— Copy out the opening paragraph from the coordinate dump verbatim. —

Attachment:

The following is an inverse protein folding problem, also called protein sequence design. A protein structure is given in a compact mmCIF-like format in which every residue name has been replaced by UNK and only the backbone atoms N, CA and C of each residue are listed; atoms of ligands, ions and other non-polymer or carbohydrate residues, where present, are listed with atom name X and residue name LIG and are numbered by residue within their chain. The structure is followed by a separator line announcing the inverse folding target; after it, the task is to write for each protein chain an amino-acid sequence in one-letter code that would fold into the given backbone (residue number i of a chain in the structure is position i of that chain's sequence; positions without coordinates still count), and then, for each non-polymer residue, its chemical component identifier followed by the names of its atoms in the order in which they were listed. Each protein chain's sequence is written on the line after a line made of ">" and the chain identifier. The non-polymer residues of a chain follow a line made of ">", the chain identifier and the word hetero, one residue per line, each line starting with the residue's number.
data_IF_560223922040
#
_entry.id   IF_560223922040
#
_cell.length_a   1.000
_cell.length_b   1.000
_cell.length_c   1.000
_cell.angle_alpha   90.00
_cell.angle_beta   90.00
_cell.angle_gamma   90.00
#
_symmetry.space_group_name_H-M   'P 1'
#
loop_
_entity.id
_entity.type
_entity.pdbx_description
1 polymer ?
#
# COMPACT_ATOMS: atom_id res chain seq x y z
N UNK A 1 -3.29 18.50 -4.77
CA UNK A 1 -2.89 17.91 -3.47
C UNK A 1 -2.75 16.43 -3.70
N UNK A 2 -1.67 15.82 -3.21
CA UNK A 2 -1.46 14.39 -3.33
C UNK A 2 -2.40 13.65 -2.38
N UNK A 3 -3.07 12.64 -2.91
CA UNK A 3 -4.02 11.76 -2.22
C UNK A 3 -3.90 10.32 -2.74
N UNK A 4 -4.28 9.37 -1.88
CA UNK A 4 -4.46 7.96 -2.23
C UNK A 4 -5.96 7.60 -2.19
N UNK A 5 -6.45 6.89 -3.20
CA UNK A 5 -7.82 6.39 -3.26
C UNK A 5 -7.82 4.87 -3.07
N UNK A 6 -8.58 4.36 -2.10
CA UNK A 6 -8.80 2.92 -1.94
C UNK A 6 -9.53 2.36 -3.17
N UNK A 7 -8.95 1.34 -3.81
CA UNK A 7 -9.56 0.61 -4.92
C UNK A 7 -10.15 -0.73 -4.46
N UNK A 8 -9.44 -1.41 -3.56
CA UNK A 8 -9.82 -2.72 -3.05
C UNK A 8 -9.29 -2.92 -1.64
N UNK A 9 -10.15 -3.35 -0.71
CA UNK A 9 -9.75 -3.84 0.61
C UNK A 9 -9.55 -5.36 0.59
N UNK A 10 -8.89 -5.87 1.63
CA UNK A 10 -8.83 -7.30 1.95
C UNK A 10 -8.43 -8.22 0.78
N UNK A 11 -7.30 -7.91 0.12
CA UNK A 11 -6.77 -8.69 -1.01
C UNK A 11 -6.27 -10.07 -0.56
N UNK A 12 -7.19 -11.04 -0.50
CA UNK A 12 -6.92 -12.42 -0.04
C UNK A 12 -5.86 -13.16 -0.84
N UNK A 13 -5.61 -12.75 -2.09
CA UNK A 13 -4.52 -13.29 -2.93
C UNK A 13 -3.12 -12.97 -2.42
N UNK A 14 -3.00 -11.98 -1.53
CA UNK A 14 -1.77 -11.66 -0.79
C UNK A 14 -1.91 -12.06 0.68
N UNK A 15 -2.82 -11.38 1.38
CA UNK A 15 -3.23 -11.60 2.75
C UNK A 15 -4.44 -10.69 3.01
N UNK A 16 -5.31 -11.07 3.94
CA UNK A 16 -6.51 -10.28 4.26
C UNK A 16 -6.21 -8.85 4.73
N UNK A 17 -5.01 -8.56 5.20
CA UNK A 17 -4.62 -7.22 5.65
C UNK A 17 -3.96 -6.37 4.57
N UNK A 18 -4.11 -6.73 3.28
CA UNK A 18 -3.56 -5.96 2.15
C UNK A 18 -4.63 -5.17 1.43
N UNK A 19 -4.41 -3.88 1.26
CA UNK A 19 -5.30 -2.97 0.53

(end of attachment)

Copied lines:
The following is an inverse protein folding problem, also called protein sequence design. A protein structure is given in a compact mmCIF-like format in which every residue name has been replaced by UNK and only the backbone atoms N, CA and C of each residue are listed; atoms of ligands, ions and other non-polymer or carbohydrate residues, where present, are listed with atom name X and residue name LIG and are numbered by residue within their chain. The structure is followed by a separator line announcing the inverse folding target; after it, the task is to write for each protein chain an amino-acid sequence in one-letter code that would fold into the given backbone (residue number i of a chain in the structure is position i of that chain's sequence; positions without coordinates still count), and then, for each non-polymer residue, its chemical component identifier followed by the names of its atoms in the order in which they were listed. Each protein chain's sequence is written on the line after a line made of ">" and the chain identifier. The non-polymer residues of a chain follow a line made of ">", the chain identifier and the word hetero, one residue per line, each line starting with the residue's number.